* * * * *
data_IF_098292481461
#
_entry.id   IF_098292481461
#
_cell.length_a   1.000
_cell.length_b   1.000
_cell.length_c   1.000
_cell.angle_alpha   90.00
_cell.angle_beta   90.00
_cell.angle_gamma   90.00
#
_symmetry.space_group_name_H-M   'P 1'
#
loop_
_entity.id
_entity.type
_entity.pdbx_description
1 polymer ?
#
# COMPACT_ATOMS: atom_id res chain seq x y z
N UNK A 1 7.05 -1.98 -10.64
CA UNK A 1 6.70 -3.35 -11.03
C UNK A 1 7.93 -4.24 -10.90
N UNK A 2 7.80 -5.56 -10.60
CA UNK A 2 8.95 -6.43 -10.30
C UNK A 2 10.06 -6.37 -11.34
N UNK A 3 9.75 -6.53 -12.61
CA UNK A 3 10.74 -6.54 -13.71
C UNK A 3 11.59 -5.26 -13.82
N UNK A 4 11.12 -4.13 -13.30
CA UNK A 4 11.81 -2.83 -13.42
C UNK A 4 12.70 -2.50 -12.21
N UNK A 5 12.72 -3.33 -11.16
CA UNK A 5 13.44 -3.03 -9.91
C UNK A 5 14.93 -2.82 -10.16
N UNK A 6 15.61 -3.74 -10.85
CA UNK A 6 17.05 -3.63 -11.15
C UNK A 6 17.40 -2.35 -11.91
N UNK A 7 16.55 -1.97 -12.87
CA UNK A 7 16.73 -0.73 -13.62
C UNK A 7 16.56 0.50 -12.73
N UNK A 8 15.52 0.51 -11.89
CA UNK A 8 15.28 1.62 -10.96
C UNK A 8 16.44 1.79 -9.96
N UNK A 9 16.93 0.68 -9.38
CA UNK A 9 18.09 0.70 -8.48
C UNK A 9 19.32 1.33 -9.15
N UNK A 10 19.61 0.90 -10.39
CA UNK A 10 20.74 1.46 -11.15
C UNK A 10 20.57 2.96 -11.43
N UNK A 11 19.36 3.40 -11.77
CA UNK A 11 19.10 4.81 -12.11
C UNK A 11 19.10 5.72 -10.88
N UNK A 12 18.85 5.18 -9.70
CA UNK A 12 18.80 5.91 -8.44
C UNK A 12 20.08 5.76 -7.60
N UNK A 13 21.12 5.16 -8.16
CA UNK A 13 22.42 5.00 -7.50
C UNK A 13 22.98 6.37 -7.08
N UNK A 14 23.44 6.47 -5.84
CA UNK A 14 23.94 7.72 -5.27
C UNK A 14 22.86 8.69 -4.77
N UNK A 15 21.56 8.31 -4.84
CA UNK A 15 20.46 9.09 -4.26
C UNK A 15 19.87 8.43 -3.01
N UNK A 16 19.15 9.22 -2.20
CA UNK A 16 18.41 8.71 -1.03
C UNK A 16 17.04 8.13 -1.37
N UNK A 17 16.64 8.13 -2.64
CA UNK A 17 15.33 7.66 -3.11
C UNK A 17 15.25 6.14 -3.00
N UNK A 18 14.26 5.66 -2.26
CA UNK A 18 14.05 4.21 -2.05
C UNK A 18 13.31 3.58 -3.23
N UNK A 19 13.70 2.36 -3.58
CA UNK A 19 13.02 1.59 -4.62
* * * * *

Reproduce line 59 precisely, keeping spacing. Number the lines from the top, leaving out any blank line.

C UNK A 13 22.98 6.37 -7.08